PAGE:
I do not like to consider myself a quitter, but I have to agree that I quit dance very easily. Today I woke up with the word “quitter” in mind. Maybe I reminded my contemporary dance teacher’s disapproving face the last time I saw him.

What is the behavior of someone who does not want to feel guilty? Usually he or she makes excuses. That’s what I did. Before getting up, I had two good excuses in mind: my tired legs and my honeymoon. I think I’m the kind of people with “honeymoons” that last for tens of years. What about that as an excuse?

On the subject of honeymoon, this week I was in a wedding. It had sea and blue sky. It had violins. It had a banquet hall with candelabra. All very beautiful, but I still consider myself luckier to wake up every morning next to someone I like.




As if life was not already a challenge, we also have the challenges of Facebook. This is a seven days challenge in which black and white photos of your lives are published. The rules are: “No people. No explanation. Each day, nominate a friend.”

I decided to accept the challenge and bring it here. After all, I’m always using words and this can be an opportunity to do a different thing. Today is the second day of the challenge.

Day one:


Day two:




I used to criticize people addicted to phone or computer games. Now I became one of them. I do not know if my addiction is the consequence of a natural inclination or pure stubbornness.

I think I play because I like challenges. It is useless to look for excuses and theories. Whatever the reasons are, the only conclusion is that games are very addictive. 



I know I could be a writer because I have a vivid imagination. Where people only hear words, I see tones, meanings and aims that can be far from reality. Yet, they are more than real to me. Reality, for a writer, is fiction. And fiction, sometimes, becomes reality.

I always had this problem. I cannot stick to the apparent or superficial. I give meanings to images, words and whatever. When I write, a great part of this problem is solved. I transport reality, or what I perceive to be reality, to fiction. And there’s also this: if I write based on intuition, sometimes fiction becomes reality. I don’t transport fiction to reality, as a norm.

Just to give you an example, once I thought I hated someone. I wrote a short story about shooting that person and run away. Don’t worry. It was just a toy gun. I don’t know how it happened, but I stopped hating that person. Keeping things inside that I believe to be true is hard. Talking about them is therapeutical. Just because I deal a lot better with the written words, I suppose I could be a writer.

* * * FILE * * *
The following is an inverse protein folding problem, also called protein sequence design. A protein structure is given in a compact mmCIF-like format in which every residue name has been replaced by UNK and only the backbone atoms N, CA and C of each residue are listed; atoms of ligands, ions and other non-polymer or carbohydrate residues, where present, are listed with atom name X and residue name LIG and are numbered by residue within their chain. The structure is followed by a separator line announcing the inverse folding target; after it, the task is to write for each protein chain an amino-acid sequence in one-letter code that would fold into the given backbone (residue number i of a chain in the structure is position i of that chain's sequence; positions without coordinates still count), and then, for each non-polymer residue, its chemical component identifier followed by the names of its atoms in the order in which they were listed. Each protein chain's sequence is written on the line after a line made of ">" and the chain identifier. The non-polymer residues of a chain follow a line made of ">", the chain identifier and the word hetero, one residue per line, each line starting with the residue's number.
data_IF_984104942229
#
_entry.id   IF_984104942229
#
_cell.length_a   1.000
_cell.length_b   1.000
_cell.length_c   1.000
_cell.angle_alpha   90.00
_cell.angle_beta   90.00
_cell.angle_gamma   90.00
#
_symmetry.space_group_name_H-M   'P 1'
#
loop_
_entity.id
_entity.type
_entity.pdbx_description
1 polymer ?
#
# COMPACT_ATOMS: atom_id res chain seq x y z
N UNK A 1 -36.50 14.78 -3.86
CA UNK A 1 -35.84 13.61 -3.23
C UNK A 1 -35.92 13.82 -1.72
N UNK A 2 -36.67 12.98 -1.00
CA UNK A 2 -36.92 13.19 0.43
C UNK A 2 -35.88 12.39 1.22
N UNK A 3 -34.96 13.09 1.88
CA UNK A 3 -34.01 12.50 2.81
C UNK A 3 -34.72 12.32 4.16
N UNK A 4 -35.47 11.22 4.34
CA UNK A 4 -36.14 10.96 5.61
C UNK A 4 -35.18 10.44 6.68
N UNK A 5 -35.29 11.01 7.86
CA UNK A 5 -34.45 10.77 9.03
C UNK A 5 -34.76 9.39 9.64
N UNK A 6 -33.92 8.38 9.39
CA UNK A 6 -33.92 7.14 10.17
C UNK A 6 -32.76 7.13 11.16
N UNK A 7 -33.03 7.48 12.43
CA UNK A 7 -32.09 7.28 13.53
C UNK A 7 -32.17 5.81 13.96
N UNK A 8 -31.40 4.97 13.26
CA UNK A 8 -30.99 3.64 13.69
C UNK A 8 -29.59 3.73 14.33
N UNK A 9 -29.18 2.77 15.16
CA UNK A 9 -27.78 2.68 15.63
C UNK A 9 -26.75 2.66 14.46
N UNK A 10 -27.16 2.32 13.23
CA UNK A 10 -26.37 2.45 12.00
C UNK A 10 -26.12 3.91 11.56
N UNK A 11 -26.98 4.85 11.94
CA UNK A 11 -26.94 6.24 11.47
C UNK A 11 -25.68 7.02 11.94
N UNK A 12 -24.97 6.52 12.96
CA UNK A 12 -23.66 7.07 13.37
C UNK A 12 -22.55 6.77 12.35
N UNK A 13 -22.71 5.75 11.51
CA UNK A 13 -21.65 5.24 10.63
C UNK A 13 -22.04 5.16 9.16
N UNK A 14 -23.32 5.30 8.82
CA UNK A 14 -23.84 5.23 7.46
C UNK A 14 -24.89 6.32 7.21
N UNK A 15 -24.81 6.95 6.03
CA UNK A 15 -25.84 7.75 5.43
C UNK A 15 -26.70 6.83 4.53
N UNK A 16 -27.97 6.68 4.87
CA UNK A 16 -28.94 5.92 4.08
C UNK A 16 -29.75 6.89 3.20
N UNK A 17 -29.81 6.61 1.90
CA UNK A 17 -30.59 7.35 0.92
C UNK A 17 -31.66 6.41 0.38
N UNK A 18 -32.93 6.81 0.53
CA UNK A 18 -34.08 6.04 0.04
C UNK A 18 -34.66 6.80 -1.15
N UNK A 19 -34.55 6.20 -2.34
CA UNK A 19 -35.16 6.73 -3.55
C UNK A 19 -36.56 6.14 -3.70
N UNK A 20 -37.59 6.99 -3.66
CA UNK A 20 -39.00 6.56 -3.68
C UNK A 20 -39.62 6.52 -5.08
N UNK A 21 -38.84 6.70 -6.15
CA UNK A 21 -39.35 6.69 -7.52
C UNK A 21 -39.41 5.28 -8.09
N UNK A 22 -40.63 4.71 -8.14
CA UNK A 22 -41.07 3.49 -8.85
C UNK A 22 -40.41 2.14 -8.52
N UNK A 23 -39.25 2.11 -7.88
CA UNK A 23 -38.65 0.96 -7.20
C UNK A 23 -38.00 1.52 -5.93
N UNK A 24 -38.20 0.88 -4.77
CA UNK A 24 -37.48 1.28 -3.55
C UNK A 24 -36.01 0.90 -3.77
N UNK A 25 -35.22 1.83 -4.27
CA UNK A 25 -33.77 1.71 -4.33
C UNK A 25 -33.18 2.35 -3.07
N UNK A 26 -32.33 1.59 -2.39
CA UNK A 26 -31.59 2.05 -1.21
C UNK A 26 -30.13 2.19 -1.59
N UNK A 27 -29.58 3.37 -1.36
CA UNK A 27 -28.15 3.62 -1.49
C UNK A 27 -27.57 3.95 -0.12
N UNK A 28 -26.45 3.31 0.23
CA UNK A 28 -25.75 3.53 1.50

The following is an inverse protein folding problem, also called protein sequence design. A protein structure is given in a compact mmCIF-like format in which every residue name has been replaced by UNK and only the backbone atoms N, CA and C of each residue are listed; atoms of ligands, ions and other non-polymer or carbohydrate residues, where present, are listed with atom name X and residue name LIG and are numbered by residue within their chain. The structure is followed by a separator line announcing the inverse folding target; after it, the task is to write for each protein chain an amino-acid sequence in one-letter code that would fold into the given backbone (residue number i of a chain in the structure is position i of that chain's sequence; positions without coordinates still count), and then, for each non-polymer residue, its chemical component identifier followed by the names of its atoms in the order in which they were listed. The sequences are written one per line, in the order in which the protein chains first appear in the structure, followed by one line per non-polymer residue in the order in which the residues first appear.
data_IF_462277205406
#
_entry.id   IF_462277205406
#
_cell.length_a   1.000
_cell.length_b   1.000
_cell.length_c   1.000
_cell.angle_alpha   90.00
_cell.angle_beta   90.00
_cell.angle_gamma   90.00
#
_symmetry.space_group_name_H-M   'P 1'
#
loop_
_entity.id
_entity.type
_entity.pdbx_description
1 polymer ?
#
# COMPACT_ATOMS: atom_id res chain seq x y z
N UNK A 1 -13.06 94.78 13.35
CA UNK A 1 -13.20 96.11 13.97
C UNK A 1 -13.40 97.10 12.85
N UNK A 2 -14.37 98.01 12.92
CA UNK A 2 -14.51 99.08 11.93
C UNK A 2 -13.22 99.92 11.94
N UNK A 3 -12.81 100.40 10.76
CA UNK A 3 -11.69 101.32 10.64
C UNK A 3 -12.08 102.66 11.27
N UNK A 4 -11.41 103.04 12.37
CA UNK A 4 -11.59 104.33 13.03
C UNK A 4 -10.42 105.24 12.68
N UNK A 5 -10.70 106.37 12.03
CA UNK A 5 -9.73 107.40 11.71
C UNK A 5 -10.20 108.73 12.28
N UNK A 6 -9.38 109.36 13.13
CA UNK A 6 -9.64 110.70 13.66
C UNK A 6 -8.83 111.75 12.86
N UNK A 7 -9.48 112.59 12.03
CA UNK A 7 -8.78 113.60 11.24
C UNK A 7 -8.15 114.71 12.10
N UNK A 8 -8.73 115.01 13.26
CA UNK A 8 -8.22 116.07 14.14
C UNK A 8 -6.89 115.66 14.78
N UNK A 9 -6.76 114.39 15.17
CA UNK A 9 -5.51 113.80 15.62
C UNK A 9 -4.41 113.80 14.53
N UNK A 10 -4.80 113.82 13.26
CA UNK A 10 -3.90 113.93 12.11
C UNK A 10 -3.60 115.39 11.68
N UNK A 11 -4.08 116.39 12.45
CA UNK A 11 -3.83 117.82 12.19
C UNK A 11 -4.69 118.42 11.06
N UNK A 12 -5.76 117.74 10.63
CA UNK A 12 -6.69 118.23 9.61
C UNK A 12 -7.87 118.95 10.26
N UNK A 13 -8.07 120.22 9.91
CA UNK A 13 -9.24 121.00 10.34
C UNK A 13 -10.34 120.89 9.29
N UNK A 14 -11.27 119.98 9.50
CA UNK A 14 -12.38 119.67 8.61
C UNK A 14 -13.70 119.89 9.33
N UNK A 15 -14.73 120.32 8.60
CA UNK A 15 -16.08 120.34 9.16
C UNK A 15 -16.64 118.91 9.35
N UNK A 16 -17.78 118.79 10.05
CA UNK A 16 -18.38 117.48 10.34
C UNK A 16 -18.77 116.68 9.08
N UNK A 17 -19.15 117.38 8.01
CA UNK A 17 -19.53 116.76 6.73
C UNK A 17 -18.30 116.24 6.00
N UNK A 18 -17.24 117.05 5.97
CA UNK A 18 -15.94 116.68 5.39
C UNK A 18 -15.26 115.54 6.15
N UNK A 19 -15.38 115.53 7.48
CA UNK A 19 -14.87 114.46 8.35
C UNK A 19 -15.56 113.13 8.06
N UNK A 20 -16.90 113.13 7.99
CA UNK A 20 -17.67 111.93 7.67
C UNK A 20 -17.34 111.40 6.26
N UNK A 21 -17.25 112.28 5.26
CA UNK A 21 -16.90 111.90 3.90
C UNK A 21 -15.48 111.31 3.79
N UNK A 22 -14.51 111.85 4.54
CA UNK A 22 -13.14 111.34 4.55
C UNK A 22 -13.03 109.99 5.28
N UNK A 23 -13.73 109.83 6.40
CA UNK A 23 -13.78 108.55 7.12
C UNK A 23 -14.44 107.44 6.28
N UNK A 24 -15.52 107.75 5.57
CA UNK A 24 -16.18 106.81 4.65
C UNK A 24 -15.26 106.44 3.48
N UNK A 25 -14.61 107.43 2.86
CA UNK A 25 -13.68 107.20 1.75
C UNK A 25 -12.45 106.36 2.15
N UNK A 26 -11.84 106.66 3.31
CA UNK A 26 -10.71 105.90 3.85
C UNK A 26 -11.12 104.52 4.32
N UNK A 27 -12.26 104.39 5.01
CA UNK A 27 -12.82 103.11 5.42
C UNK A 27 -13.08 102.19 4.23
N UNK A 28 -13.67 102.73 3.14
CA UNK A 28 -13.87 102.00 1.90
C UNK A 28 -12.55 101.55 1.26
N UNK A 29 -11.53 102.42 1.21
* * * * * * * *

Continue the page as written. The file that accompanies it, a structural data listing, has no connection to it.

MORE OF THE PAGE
Life is a balance between certainties and uncertainties. Love is made of certainties and uncertainties.

I have many uncertainties. He could be younger. He could be stronger. He could be healthier. He could be richer. He could be more in love. For a long time the uncertainties dominated. I could not be happy or make him happy.

Now I live with a certainty: he is the best that has ever happened in my life. If one day this is all over, I’ll be sure I had a certainty. No regrets or words to say. I will only conclude that he, like so many people, was more attentive to uncertainties than certainties.


Tell me about love and disappointment. We all experienced both in more or less terrible ways. Are they a sequence or a consequence? Is disappointment a “normal” stage after love?

For young girls, the first disappointment happens very early in life – maybe with her father or brother. The way we live disappointment differentiates us. Not that long ago, I dinned with a friend who said that his disappointment lasts for two years. That’s not my experience. My disappointment is strong but short lived. A question of temperament? As a man, he should get over it sooner than I.

Sometimes I wonder if the way we love and survive a broken relationship is inherited, passing from father or mother to son or daughter, etc. Love and survival. And if by chance that way finds a fertile soil, does it blossom, and makes one happy, and the happiness of the other? Or if the land is barren, only generates disappointment after disappointment… Disappointment is a form of nonconformism. Because we all want to be happy.

Contemporary Dance

This week represents a new stage in my life. It is curious how such stages are marked by dance or any other simple exercise. After experimenting tango, salsa, flamenco and ballet, yesterday I started contemporary dance classes. The internet describes contemporary dance as “a style of expressive dance that combines elements of several dance genres including modern, jazz, lyrical and classical ballet. Contemporary dancers strive to connect the mind and the body through fluid dance movements”.

The first class was good. Contemporary dance has the potential to change a few wrong things about my approach to dance. I felt a strong back pain and was blaming the class, when I remembered that I had bathed dogs Thoth and Keketh before lunch, spending a lot of time and energy in a bad posture. I could have used a chair, but then I would end up soaking. Brrrr. It’s already cold out there!